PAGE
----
Iran responsible for attack on two tankers in Gulf of Oman: Pompeo

Manakin/iStock(WASHINGTON) — Secretary of State Mike Pompeo on Thursday said Iran is responsible for the attack on two commercial tanker ships sailing in international waters in the Gulf of Oman earlier in the day.

“It is the assessment of the United States government that the Islamic Republic of Iran is responsible for the attacks that occurred in the Gulf of Oman today. This assessment is based on intelligence, the weapons used, the level of expertise needed to execute the operation, recent similar Iranian attacks on shipping, and the fact that no proxy group operating in the area has the resources and proficiency to act with such a high-degree of sophistication,” Pompeo told reporters at the State Department.

He added that the U.S. “will defend its forces, interests and stand with our partners and allies to safeguard global commerce and regional stability.”

One ship reportedly was on fire and the other suffered damage. Meanwhile, 21 mariners from one of the ships were taken aboard a U.S. Navy destroyer after having abandoned the damaged ship, which U.S. sailors reported to have spotted an unexploded mine attached to its hull, a U.S. official told ABC News. The 23 mariners from the other vessel were taken to Iran.

The attacks come at a time of heightened tensions between the United States and Iran after an American aircraft carrier was deployed to the Middle East in what the U.S. said was an effort to deter possible Iranian attacks against U.S. forces or interests in the region.

U.S. officials have publicly blamed Iran for explosive sabotage attacks using mines in mid-May against four commercial vessels off the coast of the United Arab Emirates.

“We are aware of the reported attack on shipping vessels in the Gulf of Oman,” said Cmdr. Josh Frey, a spokesman for the U.S. Navy’s Fifth Fleet. “U.S. Naval Forces in the region received two separate distress calls at 6:12 a.m. local (Bahrain) time and a second one at 7:00 a.m. U.S. Navy ships are in the area and are rendering assistance.”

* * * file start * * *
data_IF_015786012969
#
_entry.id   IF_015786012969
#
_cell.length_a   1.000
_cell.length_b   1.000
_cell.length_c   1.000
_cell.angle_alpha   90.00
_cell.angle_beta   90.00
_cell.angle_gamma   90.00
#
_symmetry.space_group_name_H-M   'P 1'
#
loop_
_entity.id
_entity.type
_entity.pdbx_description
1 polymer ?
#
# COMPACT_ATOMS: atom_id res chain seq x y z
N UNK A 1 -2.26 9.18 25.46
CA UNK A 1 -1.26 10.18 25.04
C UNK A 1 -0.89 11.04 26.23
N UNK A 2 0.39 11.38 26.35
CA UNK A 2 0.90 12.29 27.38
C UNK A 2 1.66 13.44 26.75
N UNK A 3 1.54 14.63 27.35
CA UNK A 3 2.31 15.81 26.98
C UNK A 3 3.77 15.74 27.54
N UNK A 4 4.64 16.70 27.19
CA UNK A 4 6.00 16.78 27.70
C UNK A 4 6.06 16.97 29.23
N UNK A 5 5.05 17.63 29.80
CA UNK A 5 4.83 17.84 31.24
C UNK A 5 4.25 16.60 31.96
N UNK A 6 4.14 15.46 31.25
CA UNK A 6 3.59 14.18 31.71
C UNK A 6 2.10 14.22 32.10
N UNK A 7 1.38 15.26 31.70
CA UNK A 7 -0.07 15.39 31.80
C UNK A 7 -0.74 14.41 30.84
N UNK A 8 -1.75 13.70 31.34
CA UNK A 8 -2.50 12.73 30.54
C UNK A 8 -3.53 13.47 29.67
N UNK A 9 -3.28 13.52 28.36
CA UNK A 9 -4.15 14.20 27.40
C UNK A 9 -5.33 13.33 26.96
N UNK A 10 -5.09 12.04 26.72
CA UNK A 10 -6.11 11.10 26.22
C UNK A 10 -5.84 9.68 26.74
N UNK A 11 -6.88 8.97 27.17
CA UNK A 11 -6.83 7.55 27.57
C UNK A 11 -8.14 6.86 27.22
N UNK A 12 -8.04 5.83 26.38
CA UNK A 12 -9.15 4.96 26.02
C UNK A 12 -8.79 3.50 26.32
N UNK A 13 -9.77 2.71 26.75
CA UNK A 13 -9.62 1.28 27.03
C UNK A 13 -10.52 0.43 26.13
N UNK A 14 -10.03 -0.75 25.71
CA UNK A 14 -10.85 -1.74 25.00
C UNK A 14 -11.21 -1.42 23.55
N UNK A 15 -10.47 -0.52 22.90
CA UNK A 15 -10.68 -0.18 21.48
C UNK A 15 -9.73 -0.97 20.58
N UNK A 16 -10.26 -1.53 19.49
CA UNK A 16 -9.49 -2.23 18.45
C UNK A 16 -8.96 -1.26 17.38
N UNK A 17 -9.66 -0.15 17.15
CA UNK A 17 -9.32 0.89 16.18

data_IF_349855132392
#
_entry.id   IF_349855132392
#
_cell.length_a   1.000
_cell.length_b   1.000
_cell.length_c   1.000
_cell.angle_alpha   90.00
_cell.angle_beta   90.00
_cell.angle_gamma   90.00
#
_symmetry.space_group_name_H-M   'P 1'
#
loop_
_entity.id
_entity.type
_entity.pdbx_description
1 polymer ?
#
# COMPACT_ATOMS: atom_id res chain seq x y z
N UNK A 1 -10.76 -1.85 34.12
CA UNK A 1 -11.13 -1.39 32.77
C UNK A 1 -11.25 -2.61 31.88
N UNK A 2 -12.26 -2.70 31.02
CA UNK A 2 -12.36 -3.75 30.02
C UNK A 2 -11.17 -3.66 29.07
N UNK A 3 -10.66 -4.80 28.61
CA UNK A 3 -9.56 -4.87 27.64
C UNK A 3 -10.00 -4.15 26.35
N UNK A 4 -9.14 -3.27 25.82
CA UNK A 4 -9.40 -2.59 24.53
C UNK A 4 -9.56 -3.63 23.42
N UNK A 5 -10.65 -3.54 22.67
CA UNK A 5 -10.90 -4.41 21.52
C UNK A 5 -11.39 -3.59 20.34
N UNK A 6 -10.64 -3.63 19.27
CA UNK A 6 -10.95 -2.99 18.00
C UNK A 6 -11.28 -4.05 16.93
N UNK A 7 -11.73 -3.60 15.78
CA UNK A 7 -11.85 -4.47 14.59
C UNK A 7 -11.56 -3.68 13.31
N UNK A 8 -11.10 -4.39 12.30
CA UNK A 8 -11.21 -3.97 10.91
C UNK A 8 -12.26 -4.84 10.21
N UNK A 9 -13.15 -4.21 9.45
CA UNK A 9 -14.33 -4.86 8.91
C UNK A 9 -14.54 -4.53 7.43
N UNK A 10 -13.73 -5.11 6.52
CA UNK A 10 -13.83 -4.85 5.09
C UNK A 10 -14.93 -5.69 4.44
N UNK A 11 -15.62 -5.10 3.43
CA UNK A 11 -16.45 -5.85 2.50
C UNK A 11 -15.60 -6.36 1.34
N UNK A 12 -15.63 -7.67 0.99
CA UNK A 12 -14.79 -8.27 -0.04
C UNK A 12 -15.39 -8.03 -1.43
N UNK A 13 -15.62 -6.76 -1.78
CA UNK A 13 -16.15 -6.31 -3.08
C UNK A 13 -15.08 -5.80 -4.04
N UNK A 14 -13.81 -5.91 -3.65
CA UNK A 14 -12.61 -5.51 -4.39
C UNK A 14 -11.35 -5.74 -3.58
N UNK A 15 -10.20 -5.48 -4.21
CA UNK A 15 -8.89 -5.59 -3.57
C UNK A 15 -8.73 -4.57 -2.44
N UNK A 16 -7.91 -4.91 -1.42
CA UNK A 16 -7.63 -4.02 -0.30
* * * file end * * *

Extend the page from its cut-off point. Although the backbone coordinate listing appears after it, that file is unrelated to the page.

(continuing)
“A Navy P-8 surveillance aircraft is also providing support,” a spokesperson for U.S. Central Command said.

The MT Kokuka Courageous was first to issue a distress call, and its crew of 21 mariners abandoned ship. At the time of the attack, the ship had been transiting through the Gulf of Oman in international waters, close to Iran.

A nearby Dutch tug picked up the mariners and then transferred them to the U.S. Navy destroyer USS Bainbridge that had been in the vicinity and also responded to the distress call, according to an official. The crew of the Bainbridge spotted an unexploded mine attached to the side of the Kokuka Courageous, another official said.

The mariners from the Courageous are currently aboard the Bainbridge being cared for as the destroyer remains at that location. A spokesperson for BSM Ship Management, which own the Courageous, said the crew was from the Philippines, and they have notified their families that they are safe aboard the U.S. Navy ship.

About 45 minutes later distress calls were received from the MT Front Altair, a commercial ship that was a significant distance away from the Kokuka Courageous said the official. The 23 mariners aboard that ship also abandoned ship.

The Seoul-based Hyundai Merchant Marine Co. confirmed in a statement that its ship the Hyundai Dubai had rescued the 23 mariners from the MT Front Altair and then turned them over to an Iranian rescue boat.

According to the Associated Press, both ships were bound for Japan when they were attacked, the Front Altair was carrying a cargo of naptha, a flammable hydrocarbon and the Kokuka Courageous was carrying a cargo of methanol.

Photos showed the MT Front Altair aflame with smoke billowing from the side of the ship.

The attacks come almost a month after four commercial freighters were damaged by explosive sabotage attacks off the coast of the United Arab Emirates. The United States has publicly blamed Iran for placing magnetic explosives to the ships’ hulls, subsequent explosions left 5 to 10 foot gashes in the ships along their waterline.

Prior to that attack there had been sightings of about 20 Iranian fast attack vessels moving through the Strait of Hormuz to the general area where those attacks occurred, said one U.S. official.

That attacks came nearly a week after the United States had accelerated the deployment to the Middle East of the USS Abraham Lincoln aircraft carrier strike group and sent B-52 bombers to deter possible Iranian attacks to U.S. forces and interests in the region. The Lincoln was in port in Oman, but pulled out back into open waters on Thursday morning, an official said.

Gen. Kenneth McKenzie, the commander of U.S. Central Command, told reporters that the deployment had led Iran to “step back and recalculate” though the U.S. still saw “possible imminent threats.”

Javad Zarif, Iran’s Foreign Minister tweeted that the timing of attack on the tankers was suspicious because it occurred during a meeting between Japanese Prime Minister Shinzo Abe and Ayatollah Khameini, Iran’s supreme leader.

“Suspicious doesn’t begin to describe what likely transpired this morning,” he tweeted.

Earlier, Khameini had said during his meeting with Abe that that while Tehran doesn’t want an atomic bomb, “America could not do anything” to stop Iran if it did.

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